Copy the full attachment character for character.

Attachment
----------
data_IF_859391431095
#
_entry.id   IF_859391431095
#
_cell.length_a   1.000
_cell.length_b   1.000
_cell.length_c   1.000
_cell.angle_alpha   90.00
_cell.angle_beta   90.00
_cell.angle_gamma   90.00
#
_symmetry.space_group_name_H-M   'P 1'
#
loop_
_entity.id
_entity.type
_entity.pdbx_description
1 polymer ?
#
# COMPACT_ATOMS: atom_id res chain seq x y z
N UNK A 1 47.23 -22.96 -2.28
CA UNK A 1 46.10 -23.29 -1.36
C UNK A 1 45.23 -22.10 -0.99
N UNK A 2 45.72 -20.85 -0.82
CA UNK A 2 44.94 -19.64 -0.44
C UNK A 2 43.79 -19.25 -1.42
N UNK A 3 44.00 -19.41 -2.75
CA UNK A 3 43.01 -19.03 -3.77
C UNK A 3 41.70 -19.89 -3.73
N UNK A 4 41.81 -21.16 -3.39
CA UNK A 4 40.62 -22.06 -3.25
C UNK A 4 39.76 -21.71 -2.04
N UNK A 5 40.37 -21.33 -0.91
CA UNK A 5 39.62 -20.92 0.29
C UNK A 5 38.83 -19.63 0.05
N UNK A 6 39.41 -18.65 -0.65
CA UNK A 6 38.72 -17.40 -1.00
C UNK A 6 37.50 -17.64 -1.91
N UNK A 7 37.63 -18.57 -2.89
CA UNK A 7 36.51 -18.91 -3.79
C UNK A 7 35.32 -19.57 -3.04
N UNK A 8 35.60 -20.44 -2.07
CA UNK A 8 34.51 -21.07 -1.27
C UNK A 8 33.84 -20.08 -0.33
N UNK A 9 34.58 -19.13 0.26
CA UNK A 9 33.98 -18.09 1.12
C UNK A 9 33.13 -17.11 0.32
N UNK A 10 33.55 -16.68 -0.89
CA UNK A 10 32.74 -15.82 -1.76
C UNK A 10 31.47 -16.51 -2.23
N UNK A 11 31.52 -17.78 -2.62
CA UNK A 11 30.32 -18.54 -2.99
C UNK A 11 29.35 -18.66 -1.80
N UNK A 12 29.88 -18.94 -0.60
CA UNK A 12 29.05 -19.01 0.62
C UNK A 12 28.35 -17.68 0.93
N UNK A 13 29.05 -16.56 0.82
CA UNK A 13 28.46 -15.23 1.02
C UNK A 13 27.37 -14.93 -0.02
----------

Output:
data_IF_859391431095
#
_entry.id   IF_859391431095
#
_cell.length_a   1.000
_cell.length_b   1.000
_cell.length_c   1.000
_cell.angle_alpha   90.00
_cell.angle_beta   90.00
_cell.angle_gamma   90.00
#
_symmetry.space_group_name_H-M   'P 1'
#
loop_
_entity.id
_entity.type
_entity.pdbx_description
1 polymer ?
#
# COMPACT_ATOMS: atom_id res chain seq x y z
N UNK A 1 47.23 -22.96 -2.28
CA UNK A 1 46.10 -23.29 -1.36
C UNK A 1 45.23 -22.10 -0.99
N UNK A 2 45.72 -20.85 -0.82
CA UNK A 2 44.94 -19.64 -0.44
C UNK A 2 43.79 -19.25 -1.42
N UNK A 3 44.00 -19.41 -2.75
CA UNK A 3 43.01 -19.03 -3.77
C UNK A 3 41.70 -19.89 -3.73
N UNK A 4 41.81 -21.16 -3.39
CA UNK A 4 40.62 -22.06 -3.25
C UNK A 4 39.76 -21.71 -2.04
N UNK A 5 40.37 -21.33 -0.91
CA UNK A 5 39.62 -20.92 0.29
C UNK A 5 38.83 -19.63 0.05
N UNK A 6 39.41 -18.65 -0.65
CA UNK A 6 38.72 -17.40 -1.00
C UNK A 6 37.50 -17.64 -1.91
N UNK A 7 37.63 -18.57 -2.89
CA UNK A 7 36.51 -18.91 -3.79
C UNK A 7 35.32 -19.57 -3.04
N UNK A 8 35.60 -20.44 -2.07
CA UNK A 8 34.51 -21.07 -1.27
C UNK A 8 33.84 -20.08 -0.33
N UNK A 9 34.58 -19.13 0.26
CA UNK A 9 33.98 -18.09 1.12
C UNK A 9 33.13 -17.11 0.32
N UNK A 10 33.55 -16.68 -0.89
CA UNK A 10 32.74 -15.82 -1.76
C UNK A 10 31.47 -16.51 -2.23
N UNK A 11 31.52 -17.78 -2.62
CA UNK A 11 30.32 -18.54 -2.99
C UNK A 11 29.35 -18.66 -1.80
N UNK A 12 29.88 -18.94 -0.60
CA UNK A 12 29.05 -19.01 0.62
C UNK A 12 28.35 -17.68 0.93
N UNK A 13 29.05 -16.56 0.82
CA UNK A 13 28.46 -15.23 1.02
C UNK A 13 27.37 -14.93 -0.02